Solutions to Political Polarization in America

Cambridge University Press
Free sample

Political polarization dominates discussions of contemporary American politics. Despite widespread agreement that the dysfunction in the political system can be attributed to political polarization, commentators cannot come to a consensus on what that means. The coarseness of our political discourse, the ideological distance between opposing partisans, and, most of all, an inability to pass much-needed and widely supported policies all stem from the polarization in our politics. This volume assembles several top analysts of American politics to focus on solutions to polarization. The proposals range from constitutional change to good-government reforms to measures to strengthen political parties. Each tackles one or more aspects of America's polarization problem. This book begins a serious dialogue about reform proposals to address the obstacles that polarization poses for contemporary governance.
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About the author

Nathaniel Persily is the James B. McClatchy Professor of Law at Stanford Law School. He is an award-winning teacher and a nationally recognized constitutional law expert who focuses on the law of democracy, addressing issues such as voting rights, political parties, campaign finance, and redistricting. He has served as a special master or court-appointed nonpartisan expert to draw redistricting plans for several states, including New York, Maryland, Georgia, and Connecticut. In 2014, he served as the senior research director for the bipartisan Presidential Commission on Election Administration.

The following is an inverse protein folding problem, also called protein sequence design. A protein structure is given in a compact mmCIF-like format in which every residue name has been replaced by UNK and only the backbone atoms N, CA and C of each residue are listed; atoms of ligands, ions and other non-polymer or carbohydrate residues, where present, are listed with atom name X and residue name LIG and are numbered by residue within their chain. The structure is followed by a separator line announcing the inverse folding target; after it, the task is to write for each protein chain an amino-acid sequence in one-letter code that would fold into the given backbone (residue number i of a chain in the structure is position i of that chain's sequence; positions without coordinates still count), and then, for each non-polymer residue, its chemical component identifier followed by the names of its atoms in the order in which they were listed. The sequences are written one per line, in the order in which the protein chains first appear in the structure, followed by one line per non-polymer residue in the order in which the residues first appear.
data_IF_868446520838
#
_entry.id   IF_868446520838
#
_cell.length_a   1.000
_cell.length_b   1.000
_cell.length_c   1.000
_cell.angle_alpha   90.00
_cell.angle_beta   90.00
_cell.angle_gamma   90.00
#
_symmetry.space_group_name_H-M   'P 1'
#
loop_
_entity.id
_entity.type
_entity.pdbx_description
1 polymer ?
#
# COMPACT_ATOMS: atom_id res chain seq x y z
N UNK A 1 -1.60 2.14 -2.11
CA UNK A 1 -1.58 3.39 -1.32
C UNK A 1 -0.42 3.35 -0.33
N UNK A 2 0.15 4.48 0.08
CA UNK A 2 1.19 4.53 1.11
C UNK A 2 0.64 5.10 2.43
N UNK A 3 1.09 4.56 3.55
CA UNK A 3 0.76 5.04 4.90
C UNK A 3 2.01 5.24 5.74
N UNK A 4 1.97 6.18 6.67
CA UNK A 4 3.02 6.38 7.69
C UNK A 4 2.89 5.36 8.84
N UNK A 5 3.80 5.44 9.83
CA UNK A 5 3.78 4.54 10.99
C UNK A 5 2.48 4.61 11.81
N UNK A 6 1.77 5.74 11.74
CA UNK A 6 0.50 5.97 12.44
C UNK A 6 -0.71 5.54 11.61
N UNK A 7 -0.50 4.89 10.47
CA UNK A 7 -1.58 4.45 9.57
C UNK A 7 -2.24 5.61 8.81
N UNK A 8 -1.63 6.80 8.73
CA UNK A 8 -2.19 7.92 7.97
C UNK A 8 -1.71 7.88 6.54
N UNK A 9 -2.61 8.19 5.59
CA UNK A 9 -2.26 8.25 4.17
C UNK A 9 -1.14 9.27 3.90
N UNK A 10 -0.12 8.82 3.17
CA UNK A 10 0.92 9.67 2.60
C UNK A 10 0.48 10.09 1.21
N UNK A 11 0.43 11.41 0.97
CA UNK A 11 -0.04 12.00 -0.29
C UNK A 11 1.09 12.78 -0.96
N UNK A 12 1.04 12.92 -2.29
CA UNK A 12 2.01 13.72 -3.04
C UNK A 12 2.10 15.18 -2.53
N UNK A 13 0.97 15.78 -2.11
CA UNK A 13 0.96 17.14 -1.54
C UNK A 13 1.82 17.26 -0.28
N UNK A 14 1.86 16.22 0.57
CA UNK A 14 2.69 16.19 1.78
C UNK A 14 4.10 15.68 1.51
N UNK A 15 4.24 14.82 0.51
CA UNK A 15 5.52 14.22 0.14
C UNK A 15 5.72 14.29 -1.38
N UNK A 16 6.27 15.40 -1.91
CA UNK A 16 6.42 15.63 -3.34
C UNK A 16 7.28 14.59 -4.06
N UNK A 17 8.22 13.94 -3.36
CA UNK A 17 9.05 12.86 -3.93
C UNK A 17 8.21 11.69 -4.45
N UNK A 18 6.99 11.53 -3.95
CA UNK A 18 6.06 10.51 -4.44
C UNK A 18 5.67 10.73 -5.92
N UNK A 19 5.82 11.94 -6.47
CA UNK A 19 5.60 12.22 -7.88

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Additional Information

Publisher
Cambridge University Press
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Published on
Apr 27, 2015
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Pages
317
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ISBN
9781316300046
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Language
English
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Genres
Political Science / American Government / General
Political Science / Constitutions
Political Science / General
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Content Protection
This content is DRM protected.
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American politics is most notably characterized by the heated debates on constitutional interpretation at the core of its ever-raging culture wars, and the coverage of these lingering disputes are often inundated with public-opinion polls. Yet for all their prominence in contemporary society, there has never been an all-inclusive, systematic study of public opinion and how it impacts the courts and electoral politics. Public Opinion and Constitutional Controversy is the first book to provide a comprehensive analysis of American public opinion on the key constitutional controversies of the twentieth century, including desegregation, school prayer, abortion, the death penalty, affirmative action, gay rights, assisted suicide, and national security, to name just a few. With essays focusing on each issue in-depth, Nathaniel Persily, Jack Citrin, Patrick Egan, and an established group of scholars utilize cutting edge public-opinion data to illustrate these contemporary debates, methodically examining each one and how public attitudes have shifted over time, especially in the wake of prominent Supreme Court decisions. More than just a compilation of available data, however, these essays join the "popular constitutionalism" debate between those who advocate a dominant role for courts in constitutional adjudication and those who prefer a more pluralized constitutional discourse. Each essay also vividly details the gap between the public and the Supreme Court on these hotly contested issues and analyzes how and why this divergence of opinion has grown or shrunk over the last fifty years. Ultimately, Public Opinion and Constitutional Controversy sheds light on a major yet understudied part of American politics, providing an incisive look at the crucial part played by the voice of the people on the issues that have become an indelible part of the modern-day political landscape.
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